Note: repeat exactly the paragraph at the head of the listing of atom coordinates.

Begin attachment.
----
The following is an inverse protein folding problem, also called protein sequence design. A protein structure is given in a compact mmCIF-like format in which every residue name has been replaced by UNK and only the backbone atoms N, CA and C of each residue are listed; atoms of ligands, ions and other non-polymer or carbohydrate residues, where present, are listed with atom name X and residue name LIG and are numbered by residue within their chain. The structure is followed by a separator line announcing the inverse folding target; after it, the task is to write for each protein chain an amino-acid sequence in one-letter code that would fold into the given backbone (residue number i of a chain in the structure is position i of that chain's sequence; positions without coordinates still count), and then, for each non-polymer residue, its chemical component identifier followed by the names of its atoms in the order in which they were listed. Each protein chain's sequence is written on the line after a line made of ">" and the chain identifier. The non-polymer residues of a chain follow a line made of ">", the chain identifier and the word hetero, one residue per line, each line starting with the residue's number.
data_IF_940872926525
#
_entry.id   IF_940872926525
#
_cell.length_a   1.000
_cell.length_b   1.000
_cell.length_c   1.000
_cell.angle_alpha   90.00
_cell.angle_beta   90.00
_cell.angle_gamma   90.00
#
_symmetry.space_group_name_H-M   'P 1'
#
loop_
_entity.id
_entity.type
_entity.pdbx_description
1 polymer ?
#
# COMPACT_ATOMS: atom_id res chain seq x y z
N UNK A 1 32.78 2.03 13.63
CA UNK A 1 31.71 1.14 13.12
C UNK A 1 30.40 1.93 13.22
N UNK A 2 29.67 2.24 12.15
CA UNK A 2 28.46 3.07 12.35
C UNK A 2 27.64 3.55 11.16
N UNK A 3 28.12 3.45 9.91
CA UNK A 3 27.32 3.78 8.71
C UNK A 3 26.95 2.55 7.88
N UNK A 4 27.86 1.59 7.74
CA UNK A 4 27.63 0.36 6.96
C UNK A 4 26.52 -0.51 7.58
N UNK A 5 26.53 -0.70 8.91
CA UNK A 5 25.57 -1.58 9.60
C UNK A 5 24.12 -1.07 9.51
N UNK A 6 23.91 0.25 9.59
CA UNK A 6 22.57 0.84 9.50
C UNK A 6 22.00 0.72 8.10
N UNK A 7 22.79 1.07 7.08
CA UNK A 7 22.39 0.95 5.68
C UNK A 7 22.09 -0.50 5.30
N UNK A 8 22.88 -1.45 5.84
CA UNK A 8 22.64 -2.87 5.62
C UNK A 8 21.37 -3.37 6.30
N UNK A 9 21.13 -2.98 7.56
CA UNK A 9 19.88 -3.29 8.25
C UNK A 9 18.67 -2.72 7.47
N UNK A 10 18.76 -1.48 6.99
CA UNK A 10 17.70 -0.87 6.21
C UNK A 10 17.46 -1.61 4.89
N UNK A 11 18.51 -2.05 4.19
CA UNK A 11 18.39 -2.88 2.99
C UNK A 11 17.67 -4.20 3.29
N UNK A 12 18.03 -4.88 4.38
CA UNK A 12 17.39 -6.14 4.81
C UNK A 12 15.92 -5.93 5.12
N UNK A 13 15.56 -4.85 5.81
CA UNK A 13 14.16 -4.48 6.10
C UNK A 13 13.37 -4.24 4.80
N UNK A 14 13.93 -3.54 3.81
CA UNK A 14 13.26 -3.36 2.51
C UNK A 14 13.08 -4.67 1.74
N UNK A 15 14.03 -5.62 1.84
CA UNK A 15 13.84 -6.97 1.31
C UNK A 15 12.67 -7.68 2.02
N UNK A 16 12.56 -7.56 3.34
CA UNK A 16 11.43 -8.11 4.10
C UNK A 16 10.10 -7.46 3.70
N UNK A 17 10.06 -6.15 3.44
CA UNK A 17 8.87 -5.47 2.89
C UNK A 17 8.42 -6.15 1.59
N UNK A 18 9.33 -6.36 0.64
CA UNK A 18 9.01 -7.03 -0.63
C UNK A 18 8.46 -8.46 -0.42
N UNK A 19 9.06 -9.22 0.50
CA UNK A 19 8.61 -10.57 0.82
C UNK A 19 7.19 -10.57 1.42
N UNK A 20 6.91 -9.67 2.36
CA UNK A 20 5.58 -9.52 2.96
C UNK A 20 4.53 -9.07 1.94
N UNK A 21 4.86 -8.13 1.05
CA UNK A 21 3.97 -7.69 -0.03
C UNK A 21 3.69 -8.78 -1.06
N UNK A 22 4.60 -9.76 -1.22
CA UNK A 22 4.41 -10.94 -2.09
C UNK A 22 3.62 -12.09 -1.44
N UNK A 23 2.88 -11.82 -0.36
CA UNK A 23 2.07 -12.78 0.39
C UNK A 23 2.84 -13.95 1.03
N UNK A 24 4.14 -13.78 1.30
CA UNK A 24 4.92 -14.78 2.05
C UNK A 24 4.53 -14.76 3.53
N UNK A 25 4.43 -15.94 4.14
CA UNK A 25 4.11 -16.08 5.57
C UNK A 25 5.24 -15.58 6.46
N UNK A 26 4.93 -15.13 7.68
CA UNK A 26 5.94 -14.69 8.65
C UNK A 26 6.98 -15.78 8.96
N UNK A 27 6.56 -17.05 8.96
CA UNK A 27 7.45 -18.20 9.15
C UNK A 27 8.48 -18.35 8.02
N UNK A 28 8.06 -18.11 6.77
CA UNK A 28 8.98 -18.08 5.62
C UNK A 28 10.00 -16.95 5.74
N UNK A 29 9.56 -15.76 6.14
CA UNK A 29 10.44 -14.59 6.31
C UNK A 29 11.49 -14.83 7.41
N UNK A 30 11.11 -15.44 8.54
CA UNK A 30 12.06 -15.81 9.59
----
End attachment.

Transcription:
The following is an inverse protein folding problem, also called protein sequence design. A protein structure is given in a compact mmCIF-like format in which every residue name has been replaced by UNK and only the backbone atoms N, CA and C of each residue are listed; atoms of ligands, ions and other non-polymer or carbohydrate residues, where present, are listed with atom name X and residue name LIG and are numbered by residue within their chain. The structure is followed by a separator line announcing the inverse folding target; after it, the task is to write for each protein chain an amino-acid sequence in one-letter code that would fold into the given backbone (residue number i of a chain in the structure is position i of that chain's sequence; positions without coordinates still count), and then, for each non-polymer residue, its chemical component identifier followed by the names of its atoms in the order in which they were listed. Each protein chain's sequence is written on the line after a line made of ">" and the chain identifier. The non-polymer residues of a chain follow a line made of ">", the chain identifier and the word hetero, one residue per line, each line starting with the residue's number.